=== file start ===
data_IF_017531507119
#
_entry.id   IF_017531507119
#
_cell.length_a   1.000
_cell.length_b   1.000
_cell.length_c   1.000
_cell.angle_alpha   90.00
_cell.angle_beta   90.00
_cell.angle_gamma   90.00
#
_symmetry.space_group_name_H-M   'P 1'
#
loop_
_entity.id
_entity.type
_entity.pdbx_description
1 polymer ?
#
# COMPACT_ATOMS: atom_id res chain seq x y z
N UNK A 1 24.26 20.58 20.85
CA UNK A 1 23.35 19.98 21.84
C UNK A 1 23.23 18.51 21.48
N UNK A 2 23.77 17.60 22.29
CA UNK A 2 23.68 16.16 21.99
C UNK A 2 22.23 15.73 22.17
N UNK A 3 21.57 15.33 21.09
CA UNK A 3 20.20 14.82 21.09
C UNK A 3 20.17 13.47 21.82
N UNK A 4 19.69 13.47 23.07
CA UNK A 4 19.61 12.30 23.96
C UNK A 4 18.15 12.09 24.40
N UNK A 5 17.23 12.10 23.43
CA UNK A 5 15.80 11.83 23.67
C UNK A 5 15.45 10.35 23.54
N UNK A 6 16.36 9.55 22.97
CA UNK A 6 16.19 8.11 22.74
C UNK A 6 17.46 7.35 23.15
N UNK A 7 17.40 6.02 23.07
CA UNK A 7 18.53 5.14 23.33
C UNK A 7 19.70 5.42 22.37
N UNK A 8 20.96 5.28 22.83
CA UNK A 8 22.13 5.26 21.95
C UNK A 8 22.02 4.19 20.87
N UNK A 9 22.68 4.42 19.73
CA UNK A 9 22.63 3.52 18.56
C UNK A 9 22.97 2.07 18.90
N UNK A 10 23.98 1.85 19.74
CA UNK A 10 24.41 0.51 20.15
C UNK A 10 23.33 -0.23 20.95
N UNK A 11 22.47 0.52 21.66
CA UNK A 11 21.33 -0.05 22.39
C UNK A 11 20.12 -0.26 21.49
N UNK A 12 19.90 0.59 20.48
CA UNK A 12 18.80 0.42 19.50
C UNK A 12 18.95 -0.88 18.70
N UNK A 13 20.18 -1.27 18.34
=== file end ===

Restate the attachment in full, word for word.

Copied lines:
data_IF_017531507119
#
_entry.id   IF_017531507119
#
_cell.length_a   1.000
_cell.length_b   1.000
_cell.length_c   1.000
_cell.angle_alpha   90.00
_cell.angle_beta   90.00
_cell.angle_gamma   90.00
#
_symmetry.space_group_name_H-M   'P 1'
#
loop_
_entity.id
_entity.type
_entity.pdbx_description
1 polymer ?
#
# COMPACT_ATOMS: atom_id res chain seq x y z
N UNK A 1 24.26 20.58 20.85
CA UNK A 1 23.35 19.98 21.84
C UNK A 1 23.23 18.51 21.48
N UNK A 2 23.77 17.60 22.29
CA UNK A 2 23.68 16.16 21.99
C UNK A 2 22.23 15.73 22.17
N UNK A 3 21.57 15.33 21.09
CA UNK A 3 20.20 14.82 21.09
C UNK A 3 20.17 13.47 21.82
N UNK A 4 19.69 13.47 23.07
CA UNK A 4 19.61 12.30 23.96
C UNK A 4 18.15 12.09 24.40
N UNK A 5 17.23 12.10 23.43
CA UNK A 5 15.80 11.83 23.67
C UNK A 5 15.45 10.35 23.54
N UNK A 6 16.36 9.55 22.97
CA UNK A 6 16.19 8.11 22.74
C UNK A 6 17.46 7.35 23.15
N UNK A 7 17.40 6.02 23.07
CA UNK A 7 18.53 5.14 23.33
C UNK A 7 19.70 5.42 22.37
N UNK A 8 20.96 5.28 22.83
CA UNK A 8 22.13 5.26 21.95
C UNK A 8 22.02 4.19 20.87
N UNK A 9 22.68 4.42 19.73
CA UNK A 9 22.63 3.52 18.56
C UNK A 9 22.97 2.07 18.90
N UNK A 10 23.98 1.85 19.74
CA UNK A 10 24.41 0.51 20.15
C UNK A 10 23.33 -0.23 20.95
N UNK A 11 22.47 0.52 21.66
CA UNK A 11 21.33 -0.05 22.39
C UNK A 11 20.12 -0.26 21.49
N UNK A 12 19.90 0.59 20.48
CA UNK A 12 18.80 0.42 19.50
C UNK A 12 18.95 -0.88 18.70
N UNK A 13 20.18 -1.27 18.34